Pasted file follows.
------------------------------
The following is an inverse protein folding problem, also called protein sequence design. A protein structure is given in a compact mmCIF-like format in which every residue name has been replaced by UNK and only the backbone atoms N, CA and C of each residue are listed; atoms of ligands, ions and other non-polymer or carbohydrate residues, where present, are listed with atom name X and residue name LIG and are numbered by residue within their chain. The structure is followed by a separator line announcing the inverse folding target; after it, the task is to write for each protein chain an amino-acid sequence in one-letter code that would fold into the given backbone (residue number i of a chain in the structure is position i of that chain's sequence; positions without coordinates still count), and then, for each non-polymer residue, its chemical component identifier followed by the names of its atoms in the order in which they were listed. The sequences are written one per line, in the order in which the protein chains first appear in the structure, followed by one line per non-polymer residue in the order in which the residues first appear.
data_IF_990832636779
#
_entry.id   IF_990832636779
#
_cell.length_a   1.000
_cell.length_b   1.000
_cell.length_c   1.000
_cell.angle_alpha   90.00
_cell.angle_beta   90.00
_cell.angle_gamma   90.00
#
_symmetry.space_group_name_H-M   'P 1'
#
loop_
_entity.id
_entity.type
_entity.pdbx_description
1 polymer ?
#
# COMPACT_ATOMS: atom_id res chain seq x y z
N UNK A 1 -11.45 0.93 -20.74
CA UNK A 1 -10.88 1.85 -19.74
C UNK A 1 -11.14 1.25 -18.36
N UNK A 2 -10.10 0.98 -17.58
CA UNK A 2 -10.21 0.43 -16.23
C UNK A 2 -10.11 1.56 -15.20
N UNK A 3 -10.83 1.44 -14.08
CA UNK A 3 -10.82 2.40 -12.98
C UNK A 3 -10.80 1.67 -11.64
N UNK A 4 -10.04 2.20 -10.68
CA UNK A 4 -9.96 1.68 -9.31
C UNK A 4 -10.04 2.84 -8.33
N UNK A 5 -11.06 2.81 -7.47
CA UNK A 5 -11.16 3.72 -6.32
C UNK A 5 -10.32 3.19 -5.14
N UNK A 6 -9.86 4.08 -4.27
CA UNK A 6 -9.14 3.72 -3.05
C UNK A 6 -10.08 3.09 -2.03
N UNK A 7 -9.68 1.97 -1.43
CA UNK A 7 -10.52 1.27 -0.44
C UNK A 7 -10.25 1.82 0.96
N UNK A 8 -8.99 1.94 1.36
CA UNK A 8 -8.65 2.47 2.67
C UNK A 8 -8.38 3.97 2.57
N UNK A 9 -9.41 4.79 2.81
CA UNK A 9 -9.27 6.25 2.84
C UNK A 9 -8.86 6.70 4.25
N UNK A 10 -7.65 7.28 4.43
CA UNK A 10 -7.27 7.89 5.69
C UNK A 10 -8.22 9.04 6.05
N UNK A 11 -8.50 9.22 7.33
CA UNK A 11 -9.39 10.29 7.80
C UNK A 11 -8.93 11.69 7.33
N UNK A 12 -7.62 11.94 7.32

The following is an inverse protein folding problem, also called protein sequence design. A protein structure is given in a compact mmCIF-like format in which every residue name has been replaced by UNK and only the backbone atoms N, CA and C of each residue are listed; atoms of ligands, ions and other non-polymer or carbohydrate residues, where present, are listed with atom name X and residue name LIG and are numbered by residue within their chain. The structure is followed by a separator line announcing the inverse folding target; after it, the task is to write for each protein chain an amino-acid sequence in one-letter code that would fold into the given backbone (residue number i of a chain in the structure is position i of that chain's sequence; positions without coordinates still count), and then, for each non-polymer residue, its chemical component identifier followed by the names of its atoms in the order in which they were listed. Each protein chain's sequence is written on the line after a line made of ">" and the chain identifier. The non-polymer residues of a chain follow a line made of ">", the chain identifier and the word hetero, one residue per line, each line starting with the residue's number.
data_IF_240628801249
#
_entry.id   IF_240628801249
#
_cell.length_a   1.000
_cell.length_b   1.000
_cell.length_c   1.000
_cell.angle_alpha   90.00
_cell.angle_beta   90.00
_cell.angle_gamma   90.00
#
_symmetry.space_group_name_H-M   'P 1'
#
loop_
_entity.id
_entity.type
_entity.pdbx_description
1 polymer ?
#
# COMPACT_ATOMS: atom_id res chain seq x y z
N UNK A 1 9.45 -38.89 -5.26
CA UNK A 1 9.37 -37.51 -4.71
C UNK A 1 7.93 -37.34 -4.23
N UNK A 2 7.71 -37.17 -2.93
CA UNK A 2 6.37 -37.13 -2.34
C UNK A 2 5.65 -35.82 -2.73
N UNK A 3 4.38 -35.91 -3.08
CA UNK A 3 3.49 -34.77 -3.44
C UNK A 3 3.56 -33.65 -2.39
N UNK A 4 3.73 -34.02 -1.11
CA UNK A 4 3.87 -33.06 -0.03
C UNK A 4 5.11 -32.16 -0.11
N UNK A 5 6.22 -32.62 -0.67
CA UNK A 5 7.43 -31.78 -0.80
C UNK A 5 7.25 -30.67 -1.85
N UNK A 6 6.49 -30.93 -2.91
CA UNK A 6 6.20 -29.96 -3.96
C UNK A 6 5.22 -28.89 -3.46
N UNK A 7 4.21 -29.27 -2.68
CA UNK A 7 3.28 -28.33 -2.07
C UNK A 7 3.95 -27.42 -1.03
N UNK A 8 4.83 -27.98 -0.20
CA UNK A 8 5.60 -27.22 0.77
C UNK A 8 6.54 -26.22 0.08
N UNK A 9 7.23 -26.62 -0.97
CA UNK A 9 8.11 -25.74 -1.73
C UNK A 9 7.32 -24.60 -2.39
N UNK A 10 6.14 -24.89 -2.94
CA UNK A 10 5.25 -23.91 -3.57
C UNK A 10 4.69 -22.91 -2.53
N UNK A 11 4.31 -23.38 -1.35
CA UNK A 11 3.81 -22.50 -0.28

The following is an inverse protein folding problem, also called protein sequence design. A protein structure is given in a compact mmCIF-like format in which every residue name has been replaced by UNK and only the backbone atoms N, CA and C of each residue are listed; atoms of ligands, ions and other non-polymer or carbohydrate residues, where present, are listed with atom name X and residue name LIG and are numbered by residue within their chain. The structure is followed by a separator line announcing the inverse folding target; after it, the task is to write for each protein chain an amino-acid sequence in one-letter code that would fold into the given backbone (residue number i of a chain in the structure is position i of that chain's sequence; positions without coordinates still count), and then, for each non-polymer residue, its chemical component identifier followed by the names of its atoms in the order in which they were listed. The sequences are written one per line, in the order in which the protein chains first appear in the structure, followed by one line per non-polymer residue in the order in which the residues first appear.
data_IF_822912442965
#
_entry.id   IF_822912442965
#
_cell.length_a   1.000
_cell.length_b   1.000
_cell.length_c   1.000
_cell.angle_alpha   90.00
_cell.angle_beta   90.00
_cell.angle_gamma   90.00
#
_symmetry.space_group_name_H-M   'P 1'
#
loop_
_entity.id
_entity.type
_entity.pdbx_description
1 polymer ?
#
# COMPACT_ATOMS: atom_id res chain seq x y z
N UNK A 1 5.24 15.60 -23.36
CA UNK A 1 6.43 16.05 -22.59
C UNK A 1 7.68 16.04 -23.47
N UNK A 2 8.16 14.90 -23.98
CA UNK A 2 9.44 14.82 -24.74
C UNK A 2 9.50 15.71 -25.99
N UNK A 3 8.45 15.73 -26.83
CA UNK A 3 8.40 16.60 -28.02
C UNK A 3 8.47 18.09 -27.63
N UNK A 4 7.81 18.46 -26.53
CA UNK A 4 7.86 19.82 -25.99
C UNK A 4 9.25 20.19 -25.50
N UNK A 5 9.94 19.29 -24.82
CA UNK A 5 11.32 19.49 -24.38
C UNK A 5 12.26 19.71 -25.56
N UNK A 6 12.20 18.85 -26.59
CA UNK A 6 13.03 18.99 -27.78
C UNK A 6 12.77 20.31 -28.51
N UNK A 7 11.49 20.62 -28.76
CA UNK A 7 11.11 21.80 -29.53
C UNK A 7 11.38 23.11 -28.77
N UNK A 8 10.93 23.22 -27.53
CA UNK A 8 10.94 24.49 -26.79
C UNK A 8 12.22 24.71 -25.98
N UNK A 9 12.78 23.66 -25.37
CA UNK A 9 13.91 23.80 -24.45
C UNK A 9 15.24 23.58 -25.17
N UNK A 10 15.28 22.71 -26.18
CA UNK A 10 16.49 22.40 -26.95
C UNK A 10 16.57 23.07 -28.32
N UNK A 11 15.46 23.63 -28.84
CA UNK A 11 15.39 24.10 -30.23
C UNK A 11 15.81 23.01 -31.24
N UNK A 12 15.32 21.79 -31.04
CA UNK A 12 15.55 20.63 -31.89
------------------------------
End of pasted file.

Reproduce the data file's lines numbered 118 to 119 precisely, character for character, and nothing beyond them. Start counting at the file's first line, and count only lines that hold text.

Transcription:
_cell.angle_beta   90.00
_cell.angle_gamma   90.00